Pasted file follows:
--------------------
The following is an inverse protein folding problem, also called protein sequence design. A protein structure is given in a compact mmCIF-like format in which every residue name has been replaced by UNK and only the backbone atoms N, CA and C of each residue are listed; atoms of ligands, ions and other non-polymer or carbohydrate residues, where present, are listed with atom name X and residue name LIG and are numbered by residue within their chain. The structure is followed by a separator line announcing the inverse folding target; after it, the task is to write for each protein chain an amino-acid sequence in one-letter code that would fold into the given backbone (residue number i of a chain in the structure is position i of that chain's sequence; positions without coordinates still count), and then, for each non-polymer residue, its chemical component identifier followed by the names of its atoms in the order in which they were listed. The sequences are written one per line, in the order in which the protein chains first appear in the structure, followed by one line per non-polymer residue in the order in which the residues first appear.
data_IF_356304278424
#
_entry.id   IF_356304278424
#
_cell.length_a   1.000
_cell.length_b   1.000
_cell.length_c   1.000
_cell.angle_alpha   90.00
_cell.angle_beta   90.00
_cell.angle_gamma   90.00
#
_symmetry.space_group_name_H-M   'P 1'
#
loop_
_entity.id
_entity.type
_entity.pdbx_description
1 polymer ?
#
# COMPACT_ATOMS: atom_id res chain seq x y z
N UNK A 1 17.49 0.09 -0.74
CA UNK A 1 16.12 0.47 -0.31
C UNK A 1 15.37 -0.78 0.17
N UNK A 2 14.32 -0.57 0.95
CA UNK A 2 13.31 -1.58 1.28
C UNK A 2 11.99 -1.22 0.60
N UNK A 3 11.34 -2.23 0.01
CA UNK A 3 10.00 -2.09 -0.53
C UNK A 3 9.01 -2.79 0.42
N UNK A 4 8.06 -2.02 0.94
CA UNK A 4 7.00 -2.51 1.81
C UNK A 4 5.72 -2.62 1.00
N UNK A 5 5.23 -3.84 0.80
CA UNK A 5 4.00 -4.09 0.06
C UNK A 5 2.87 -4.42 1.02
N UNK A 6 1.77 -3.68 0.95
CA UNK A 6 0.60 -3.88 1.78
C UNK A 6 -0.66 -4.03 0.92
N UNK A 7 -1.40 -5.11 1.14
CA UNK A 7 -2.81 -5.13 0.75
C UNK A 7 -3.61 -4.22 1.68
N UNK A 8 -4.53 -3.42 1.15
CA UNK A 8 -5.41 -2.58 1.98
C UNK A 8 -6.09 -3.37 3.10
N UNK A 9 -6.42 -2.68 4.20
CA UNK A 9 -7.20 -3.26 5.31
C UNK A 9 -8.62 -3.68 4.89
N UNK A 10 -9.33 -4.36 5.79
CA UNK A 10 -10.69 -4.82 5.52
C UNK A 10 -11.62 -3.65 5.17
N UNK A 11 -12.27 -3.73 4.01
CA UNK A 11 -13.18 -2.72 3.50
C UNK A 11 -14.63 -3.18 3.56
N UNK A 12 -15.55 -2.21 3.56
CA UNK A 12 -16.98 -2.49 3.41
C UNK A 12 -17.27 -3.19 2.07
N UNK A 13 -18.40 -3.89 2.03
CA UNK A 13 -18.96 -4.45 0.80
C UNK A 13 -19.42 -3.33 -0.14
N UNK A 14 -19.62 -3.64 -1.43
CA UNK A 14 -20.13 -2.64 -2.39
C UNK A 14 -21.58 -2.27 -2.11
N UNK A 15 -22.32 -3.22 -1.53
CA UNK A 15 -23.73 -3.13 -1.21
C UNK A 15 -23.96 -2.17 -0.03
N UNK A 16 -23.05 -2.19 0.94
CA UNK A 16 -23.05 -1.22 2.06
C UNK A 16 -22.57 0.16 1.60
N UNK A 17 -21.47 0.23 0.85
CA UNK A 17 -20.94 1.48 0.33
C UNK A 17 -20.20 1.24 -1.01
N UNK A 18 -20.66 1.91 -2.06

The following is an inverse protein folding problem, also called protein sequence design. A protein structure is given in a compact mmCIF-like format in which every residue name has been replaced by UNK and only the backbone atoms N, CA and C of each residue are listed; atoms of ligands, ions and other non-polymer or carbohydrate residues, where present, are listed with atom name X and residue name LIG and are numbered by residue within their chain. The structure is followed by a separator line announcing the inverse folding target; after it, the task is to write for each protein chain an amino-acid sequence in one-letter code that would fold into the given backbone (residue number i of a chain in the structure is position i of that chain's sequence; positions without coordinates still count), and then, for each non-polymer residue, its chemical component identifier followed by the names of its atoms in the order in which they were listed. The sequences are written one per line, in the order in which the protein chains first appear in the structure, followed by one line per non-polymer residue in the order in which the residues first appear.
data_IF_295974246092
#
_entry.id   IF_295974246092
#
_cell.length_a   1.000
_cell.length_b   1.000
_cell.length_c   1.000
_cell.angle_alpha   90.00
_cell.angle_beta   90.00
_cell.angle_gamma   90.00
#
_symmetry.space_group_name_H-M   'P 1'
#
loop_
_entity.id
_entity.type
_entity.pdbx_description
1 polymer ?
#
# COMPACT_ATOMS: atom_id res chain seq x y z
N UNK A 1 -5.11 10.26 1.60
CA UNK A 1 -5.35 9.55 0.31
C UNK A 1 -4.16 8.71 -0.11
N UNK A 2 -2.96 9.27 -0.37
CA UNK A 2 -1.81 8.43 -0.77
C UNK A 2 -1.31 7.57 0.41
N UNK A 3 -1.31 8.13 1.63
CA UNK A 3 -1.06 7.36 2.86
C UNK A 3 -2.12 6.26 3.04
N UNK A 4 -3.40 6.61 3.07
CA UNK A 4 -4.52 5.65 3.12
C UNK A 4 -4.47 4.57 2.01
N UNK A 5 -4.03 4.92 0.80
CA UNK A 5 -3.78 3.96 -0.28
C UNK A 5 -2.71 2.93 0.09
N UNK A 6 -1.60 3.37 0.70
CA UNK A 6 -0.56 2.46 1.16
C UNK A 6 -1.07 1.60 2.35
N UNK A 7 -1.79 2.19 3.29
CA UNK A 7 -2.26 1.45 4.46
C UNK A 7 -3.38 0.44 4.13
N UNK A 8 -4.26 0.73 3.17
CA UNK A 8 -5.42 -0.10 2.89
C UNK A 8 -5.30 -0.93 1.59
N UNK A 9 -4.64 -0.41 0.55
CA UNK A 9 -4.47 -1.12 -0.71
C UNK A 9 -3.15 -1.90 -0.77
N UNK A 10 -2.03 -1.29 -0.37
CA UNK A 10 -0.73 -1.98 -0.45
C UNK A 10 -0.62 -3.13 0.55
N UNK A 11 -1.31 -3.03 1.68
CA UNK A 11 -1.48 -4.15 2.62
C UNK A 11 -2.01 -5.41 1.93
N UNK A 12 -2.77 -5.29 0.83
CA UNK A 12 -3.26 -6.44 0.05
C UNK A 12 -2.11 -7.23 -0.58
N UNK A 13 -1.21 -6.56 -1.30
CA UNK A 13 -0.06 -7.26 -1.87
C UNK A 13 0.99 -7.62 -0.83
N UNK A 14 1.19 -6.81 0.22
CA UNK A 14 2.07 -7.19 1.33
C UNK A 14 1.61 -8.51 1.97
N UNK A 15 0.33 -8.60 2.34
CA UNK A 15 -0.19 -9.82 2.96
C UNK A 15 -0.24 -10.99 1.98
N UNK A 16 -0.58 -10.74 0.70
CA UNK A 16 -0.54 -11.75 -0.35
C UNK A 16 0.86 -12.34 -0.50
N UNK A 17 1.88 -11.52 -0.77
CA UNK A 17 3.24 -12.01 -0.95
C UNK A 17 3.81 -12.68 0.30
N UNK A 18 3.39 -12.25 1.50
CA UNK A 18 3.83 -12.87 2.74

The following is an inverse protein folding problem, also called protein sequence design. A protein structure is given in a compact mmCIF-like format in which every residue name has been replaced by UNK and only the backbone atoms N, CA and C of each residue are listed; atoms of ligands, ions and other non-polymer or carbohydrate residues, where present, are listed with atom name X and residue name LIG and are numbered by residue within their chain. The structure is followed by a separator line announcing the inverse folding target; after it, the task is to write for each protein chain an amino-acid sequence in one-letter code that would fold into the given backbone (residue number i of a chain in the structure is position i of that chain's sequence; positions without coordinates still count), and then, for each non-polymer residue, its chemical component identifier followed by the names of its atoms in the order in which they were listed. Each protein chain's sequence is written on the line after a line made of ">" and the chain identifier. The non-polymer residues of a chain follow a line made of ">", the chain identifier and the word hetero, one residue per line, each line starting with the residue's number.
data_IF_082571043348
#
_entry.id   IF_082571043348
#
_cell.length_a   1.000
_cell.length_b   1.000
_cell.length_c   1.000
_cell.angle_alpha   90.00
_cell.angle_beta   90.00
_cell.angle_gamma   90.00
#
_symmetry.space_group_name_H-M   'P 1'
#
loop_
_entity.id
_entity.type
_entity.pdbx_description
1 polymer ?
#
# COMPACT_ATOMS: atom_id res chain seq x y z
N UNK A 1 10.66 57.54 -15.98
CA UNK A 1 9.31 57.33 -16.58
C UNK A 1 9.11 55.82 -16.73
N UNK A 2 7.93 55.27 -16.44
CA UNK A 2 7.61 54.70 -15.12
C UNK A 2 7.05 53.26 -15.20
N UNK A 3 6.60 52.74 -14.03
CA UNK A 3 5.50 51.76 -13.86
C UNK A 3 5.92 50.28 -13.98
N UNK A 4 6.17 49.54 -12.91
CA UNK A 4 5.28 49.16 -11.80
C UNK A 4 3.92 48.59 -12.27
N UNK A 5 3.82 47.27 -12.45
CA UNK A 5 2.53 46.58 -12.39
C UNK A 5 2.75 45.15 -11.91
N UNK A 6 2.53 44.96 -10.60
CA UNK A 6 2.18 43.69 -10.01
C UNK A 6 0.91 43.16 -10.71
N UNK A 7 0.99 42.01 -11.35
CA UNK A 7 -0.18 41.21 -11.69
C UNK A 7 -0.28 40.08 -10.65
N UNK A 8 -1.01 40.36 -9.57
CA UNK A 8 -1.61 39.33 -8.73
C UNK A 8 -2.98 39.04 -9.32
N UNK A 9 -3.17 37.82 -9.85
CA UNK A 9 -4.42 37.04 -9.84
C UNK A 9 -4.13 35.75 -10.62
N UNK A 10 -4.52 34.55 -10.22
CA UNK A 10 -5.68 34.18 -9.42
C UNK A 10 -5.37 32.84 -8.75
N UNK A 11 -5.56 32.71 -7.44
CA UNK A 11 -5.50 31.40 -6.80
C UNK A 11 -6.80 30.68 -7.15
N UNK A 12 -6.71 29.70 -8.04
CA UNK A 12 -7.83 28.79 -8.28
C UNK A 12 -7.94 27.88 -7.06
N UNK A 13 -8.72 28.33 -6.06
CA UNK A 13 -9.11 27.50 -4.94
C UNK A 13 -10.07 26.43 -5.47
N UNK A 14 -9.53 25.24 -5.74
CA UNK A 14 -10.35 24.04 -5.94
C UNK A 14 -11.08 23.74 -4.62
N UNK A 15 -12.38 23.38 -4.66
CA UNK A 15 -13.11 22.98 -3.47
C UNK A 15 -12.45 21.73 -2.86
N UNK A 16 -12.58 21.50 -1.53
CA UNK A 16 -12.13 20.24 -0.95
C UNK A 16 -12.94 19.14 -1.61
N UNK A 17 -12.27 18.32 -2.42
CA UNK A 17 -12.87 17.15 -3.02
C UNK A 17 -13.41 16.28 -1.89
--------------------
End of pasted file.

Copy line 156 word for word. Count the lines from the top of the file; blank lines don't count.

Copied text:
_cell.angle_alpha   90.00